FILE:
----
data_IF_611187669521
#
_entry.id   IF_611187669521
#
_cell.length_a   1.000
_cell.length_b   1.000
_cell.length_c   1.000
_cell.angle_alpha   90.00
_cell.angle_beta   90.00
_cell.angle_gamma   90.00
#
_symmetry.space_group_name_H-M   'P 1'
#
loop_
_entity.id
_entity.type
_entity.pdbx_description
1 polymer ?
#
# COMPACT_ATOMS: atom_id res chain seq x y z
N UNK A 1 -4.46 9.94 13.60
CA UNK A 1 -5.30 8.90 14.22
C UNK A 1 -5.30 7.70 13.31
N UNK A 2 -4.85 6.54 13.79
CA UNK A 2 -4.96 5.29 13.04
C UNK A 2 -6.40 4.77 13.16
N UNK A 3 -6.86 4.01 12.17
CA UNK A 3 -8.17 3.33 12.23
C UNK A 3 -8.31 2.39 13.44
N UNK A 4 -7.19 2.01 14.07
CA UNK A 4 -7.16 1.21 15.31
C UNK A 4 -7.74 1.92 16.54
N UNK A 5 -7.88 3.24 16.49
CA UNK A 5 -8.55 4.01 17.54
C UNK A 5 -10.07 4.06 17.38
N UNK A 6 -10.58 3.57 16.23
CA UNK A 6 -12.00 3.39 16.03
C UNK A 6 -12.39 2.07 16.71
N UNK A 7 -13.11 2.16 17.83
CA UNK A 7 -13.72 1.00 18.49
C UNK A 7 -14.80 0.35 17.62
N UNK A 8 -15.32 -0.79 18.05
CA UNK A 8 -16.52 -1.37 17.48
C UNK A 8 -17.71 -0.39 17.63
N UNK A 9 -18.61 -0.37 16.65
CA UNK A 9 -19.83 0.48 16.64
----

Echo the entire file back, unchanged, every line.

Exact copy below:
data_IF_611187669521
#
_entry.id   IF_611187669521
#
_cell.length_a   1.000
_cell.length_b   1.000
_cell.length_c   1.000
_cell.angle_alpha   90.00
_cell.angle_beta   90.00
_cell.angle_gamma   90.00
#
_symmetry.space_group_name_H-M   'P 1'
#
loop_
_entity.id
_entity.type
_entity.pdbx_description
1 polymer ?
#
# COMPACT_ATOMS: atom_id res chain seq x y z
N UNK A 1 -4.46 9.94 13.60
CA UNK A 1 -5.30 8.90 14.22
C UNK A 1 -5.30 7.70 13.31
N UNK A 2 -4.85 6.54 13.79
CA UNK A 2 -4.96 5.29 13.04
C UNK A 2 -6.40 4.77 13.16
N UNK A 3 -6.86 4.01 12.17
CA UNK A 3 -8.17 3.33 12.23
C UNK A 3 -8.31 2.39 13.44
N UNK A 4 -7.19 2.01 14.07
CA UNK A 4 -7.16 1.21 15.31
C UNK A 4 -7.74 1.92 16.54
N UNK A 5 -7.88 3.24 16.49
CA UNK A 5 -8.55 4.01 17.54
C UNK A 5 -10.07 4.06 17.38
N UNK A 6 -10.58 3.57 16.23
CA UNK A 6 -12.00 3.39 16.03
C UNK A 6 -12.39 2.07 16.71
N UNK A 7 -13.11 2.16 17.83
CA UNK A 7 -13.72 1.00 18.49
C UNK A 7 -14.80 0.35 17.62
N UNK A 8 -15.32 -0.79 18.05
CA UNK A 8 -16.52 -1.37 17.48
C UNK A 8 -17.71 -0.39 17.63
N UNK A 9 -18.61 -0.37 16.65
CA UNK A 9 -19.83 0.48 16.64